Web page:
When War was officially declared on 3rd September 1939, all teaching in our London buildings ceased and, for the first ten days of the war, classes were cancelled.  However, certain decisions had already been taken with regard to the Polytechnic Secondary School, the Craft School and the administrative headquarters of the Polytechnic. 
 
On 1st and 2nd of September the Secondary School was evacuated to Minehead, Somerset, the Craft School to Winscombe, Somerset.  The headquarters was relocated to Beaconsfield, Buckinghamshire.

 

The Polytechnic Magazine of Sept 1939 states that ‘the headquarters of the Polytechnic, with all account books and documents, has been transferred to Beaconsfield, where a skeleton staff operates’.

Immediately before the war broke out, the Poly had the foresight to lease a house called Foley Cottage, in case of such an event.  However, by December 1939 the threat of air raids had not materialised.  The Poly decided not to renew the lease and moved the headquarters back to central London.

After a week of arriving at the Polytechnic each day ready for possible evacuation, it finally took place on Friday 1 September 1939. 

‘At about 10:30 we had the order to get ready; then a few minutes later, the order to GO. Everything went like clockwork. We marched out of that so familiar building, and the two police constables outside stopped the traffic for us to cross over Regent Street and proceed to Oxford Circus station… Here we re-assembled on the platform… The train pulled into the tunnel and we sped off on our way to Ealing Broadway. Here the job of re-assembling took place again. All along the line of boys, prefects could be heard calling the roll…everyone waited patiently and quietly for the next move. We started off again (on a Great Western train) after a long wait, still in doubt as to where we were going. It wasn’t until we were about ten miles out that the guard came to tell us that our destination was Cheddar.’ (The Polytechnic Magazine, Sept 1939)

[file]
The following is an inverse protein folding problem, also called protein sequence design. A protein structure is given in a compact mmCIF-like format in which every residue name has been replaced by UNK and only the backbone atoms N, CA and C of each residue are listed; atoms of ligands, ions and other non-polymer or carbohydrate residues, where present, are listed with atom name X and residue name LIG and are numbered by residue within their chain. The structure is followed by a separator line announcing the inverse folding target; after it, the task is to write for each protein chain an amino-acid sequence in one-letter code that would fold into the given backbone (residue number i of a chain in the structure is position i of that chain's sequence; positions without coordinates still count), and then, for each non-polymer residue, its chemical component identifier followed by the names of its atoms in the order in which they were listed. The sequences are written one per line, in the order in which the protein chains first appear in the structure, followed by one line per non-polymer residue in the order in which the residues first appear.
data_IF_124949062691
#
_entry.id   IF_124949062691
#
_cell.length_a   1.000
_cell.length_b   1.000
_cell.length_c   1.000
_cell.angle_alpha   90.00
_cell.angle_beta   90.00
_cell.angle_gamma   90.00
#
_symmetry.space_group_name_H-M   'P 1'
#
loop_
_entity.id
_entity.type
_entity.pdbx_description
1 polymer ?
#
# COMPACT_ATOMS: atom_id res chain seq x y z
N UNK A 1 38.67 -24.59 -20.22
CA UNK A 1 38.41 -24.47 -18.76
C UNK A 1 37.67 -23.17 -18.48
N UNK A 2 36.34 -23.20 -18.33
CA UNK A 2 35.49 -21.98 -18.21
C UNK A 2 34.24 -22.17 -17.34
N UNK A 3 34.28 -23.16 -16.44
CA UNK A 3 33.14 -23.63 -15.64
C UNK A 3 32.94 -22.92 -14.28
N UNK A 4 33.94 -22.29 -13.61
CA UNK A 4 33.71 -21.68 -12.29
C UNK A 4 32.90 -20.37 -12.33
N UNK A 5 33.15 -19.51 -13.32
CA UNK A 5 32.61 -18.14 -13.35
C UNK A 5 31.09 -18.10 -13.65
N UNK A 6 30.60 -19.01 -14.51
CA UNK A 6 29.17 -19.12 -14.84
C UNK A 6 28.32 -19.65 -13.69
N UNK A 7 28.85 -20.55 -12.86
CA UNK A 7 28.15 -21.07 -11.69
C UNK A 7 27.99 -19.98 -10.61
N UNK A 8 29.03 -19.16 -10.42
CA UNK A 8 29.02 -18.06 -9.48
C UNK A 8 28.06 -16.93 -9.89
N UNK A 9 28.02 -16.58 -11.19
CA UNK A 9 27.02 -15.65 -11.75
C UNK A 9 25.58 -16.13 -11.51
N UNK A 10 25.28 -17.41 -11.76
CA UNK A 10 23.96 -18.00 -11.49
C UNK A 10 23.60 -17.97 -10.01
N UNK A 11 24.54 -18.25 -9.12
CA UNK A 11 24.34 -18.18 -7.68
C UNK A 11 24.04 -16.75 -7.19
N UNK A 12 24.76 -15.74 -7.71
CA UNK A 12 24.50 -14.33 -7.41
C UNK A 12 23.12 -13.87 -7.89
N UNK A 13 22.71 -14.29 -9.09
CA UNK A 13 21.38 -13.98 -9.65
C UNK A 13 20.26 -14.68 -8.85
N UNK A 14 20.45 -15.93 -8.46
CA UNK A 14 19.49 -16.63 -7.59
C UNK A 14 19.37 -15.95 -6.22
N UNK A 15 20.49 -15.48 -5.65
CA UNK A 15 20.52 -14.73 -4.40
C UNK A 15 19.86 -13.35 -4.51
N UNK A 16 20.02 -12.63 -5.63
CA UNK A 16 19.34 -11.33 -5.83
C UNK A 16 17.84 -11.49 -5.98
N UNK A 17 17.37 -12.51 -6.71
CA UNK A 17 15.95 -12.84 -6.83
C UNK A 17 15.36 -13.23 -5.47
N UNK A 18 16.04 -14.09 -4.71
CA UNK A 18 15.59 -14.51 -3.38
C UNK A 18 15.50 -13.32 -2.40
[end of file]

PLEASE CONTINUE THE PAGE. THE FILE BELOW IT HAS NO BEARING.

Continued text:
The pupils were initially billeted in various villages throughout Somerset, reliant on the kindness of the locals who took them in. After a couple of chaotic weeks, the headmaster Dr Worsnop, succeeded in transferring everyone (around 400 boys) to Minehead where the Minehead County School became their educational base.  Accommodation was provided in several hostels and houses in the town, including a large house known as ‘The Dene’ where Mrs Worsnop took charge, caring for some fifty boys at a time there. The County School had classes in the mornings, with the Poly School using their premises each afternoon from 1:15-5:15. The school boys thrived in their new environment, entering fully into Minehead’s wartime communal life. The School’s dramatic society put on plays and concerts which also raised funds for charitable and other causes related to the war effort, and frequent talks were given to local clubs and societies. School work continued as usual, with boys taking the General School and Higher School Certificate examinations throughout the war, with a pass rate of 82%.

The Craft School consisted of four sections – the Preliminary School of Architecture and Engineering, the Motor Body Building School, the Hairdressing School, and the Tailoring School.  The entire school (around 350 boys aged 14-17) was evacuated to the town of Winscombe in Somerset on 2 September 1939.  Some younger brothers also came with some of the evacuees.

A mixture of facilities were provided for them in Winscombe and the surrounding area.  Some lessons took place in standard facilities such as Winscombe Elementary School and Sidcot School.  Others were less typical – the hairdressing salon was in a converted garage, the headmaster’s office was in a former shop and a country mansion was used both as a billet for 50 boys and for some lessons.

Whilst evacuated the school tried to do its bit for the local area.  The Hairdressing School cut locals’ hair.  The Engineering School helped construct air raid shelters, filed sand bags and carried out other jobs for Axbridge Rural District Council.

Oral History:

In these clips from our Oral History Project, Polytechnic Secondary School alumnus Harold Beck remembers how the school ran in Somerset and his feelings about being evacuated.

In this clip, Polytechnic Secondary School alumnus Lionel Price remembers being evacuated in September 1939.

View transcripts


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